Understanding Why Members Borrow-And Why They Don't
With loan-to-share ratios at decade lows, one of Member Research's recent national surveys revealed that increasing lending activity ranks among directors' top three strategic priorities.
Loan research can reveal why consumers choose a particular credit union, and more critically, why they don't. The answer to lost business may lie in slow processes, stringent lending parameters, perceived inexperience, lack of competitiveness or other factors. Without empirical data, however, managers are left to guess-and guesswork is slippery footing in strategizing loan growth.
The prerequisite for increasing lending activity means knowing exactly:
* Why members do or do not apply for loans.
* Why they do or do not complete the funding process.
This vital information can come from telephone, mail or focus group loan surveys. Such research can identify reasons for failure and show opportunities for growth. Is the problem more of an operational and procedural nature (e.g., cumbersome processing, slow approval, uninformed employees or uncompetitive rates) or more communications-driven (misperceptions and ineffective marketing)?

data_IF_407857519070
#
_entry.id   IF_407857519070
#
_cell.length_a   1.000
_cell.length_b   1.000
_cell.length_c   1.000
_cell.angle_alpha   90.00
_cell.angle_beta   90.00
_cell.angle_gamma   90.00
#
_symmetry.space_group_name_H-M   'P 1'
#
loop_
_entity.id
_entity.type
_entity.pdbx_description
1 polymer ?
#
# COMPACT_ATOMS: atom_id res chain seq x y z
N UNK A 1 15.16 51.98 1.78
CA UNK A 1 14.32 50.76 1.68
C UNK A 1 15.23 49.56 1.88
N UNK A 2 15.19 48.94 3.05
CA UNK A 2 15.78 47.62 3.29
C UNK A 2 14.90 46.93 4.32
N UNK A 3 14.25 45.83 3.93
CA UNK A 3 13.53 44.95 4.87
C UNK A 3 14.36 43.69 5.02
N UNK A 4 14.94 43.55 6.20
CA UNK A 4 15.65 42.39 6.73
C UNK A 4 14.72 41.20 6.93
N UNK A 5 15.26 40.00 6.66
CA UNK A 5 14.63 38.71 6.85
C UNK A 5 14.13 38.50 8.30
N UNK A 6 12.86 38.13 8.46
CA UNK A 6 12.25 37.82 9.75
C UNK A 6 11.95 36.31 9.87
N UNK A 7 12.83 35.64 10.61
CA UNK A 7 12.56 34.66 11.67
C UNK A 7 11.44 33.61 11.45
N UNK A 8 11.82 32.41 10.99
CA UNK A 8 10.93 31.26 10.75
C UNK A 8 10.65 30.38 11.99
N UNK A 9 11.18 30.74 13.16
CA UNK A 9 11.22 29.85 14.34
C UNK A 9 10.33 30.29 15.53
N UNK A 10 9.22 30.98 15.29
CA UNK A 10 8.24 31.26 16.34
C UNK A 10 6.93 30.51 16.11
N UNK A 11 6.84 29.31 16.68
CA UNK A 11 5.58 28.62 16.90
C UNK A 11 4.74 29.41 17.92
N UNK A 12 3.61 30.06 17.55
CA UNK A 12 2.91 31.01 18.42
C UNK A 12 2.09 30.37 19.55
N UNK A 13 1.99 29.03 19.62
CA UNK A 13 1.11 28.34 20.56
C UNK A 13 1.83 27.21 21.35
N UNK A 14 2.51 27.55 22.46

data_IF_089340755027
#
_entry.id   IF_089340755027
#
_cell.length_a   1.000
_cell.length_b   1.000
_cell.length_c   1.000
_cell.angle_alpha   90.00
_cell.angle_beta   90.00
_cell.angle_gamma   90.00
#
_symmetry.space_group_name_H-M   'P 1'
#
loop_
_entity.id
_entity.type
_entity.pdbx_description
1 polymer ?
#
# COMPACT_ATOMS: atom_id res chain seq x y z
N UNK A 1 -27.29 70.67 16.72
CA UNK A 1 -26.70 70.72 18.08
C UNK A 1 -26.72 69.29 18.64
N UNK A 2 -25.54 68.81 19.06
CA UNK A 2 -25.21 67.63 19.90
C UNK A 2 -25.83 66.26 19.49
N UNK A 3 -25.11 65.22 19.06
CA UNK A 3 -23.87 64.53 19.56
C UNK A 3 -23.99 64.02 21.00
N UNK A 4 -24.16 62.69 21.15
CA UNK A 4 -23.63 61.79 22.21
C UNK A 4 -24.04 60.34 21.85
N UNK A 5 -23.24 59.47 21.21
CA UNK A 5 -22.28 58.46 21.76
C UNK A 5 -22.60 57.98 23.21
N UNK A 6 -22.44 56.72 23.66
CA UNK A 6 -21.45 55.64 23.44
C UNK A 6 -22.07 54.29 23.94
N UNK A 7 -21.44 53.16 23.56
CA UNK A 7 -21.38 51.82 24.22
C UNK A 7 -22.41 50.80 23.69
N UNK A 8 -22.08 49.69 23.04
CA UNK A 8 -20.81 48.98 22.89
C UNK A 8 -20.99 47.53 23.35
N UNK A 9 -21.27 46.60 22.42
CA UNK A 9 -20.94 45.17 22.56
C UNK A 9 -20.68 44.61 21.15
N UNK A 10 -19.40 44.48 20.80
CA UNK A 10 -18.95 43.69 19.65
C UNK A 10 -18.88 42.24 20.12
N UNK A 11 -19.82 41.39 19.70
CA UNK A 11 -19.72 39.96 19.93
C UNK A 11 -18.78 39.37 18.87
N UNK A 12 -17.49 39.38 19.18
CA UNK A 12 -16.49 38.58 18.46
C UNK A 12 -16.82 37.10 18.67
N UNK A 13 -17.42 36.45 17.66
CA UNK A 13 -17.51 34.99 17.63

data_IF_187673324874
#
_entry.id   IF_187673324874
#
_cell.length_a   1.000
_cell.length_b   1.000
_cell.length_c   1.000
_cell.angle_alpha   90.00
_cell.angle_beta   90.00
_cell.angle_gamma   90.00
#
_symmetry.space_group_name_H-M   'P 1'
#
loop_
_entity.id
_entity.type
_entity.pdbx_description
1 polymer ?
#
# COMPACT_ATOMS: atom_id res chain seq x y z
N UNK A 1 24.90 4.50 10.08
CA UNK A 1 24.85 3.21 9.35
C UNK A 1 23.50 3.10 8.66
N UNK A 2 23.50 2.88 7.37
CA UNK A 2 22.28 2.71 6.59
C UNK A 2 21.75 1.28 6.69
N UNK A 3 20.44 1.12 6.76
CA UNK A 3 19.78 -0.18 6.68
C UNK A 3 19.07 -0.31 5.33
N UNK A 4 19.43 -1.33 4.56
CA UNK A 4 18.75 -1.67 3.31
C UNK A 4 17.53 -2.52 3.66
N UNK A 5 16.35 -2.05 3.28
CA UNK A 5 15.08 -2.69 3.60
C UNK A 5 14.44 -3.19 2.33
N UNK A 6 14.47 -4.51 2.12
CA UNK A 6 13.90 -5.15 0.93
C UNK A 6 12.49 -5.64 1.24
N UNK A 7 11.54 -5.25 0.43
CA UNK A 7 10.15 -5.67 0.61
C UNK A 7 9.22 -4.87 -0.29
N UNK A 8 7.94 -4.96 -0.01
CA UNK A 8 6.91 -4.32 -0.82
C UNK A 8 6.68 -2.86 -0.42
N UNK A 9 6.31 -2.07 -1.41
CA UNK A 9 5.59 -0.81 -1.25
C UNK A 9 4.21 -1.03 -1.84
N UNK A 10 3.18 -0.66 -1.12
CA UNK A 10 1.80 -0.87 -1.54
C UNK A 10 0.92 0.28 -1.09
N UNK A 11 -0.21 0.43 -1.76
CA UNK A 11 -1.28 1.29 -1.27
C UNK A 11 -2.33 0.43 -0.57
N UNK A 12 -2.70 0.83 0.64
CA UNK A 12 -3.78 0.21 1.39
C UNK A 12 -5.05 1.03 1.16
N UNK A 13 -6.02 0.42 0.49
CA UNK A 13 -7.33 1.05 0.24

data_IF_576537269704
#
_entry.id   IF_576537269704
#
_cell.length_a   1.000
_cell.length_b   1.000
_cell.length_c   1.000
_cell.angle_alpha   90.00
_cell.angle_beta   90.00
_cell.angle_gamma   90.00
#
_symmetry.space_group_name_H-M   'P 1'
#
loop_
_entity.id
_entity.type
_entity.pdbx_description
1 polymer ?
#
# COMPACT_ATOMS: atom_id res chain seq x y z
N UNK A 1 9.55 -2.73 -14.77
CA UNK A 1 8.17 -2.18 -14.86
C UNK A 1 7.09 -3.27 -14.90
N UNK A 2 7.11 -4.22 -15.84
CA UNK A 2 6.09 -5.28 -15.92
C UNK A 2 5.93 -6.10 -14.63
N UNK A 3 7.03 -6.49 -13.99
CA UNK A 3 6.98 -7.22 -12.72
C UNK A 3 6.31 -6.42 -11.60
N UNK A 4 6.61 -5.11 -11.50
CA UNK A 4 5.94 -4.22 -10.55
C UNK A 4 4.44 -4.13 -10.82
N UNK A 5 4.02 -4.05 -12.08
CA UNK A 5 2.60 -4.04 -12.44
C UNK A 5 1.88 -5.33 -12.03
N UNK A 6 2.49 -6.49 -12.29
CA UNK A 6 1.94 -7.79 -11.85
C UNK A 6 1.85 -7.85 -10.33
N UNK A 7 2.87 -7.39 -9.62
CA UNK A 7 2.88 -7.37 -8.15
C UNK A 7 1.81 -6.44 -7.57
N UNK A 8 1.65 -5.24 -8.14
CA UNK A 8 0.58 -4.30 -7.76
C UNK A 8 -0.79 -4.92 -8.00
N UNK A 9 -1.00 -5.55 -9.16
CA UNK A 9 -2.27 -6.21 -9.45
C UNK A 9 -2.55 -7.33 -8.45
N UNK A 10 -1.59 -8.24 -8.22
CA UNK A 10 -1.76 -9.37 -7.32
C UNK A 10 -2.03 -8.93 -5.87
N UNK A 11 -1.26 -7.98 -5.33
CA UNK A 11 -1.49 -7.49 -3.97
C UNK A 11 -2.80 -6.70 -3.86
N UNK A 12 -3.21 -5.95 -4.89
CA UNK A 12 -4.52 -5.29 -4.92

Finally, loan surveys can also indicate where members do business outside, to further address threats and identify targets. In one example many members used promotional credit card rates to fund vehicles, bypassing traditional sources altogether.
While every lender has to offer a competitive rate to be "in the game," few if any financial institutions can win sustainable and profitable new loan business on price alone. Loan research can identify opportunities that go beyond price, and help find ways to appeal to targeted members in ways that a credit union can uniquely provide. Whether internal or outsourced, loan research can help diagnose, treat and energize lending activity... and help restore a healthy balance to ratios and the credit union.
Neil Goldman is President of Member Research. For more information, please call (310) 643-5910 or send email to ngoldman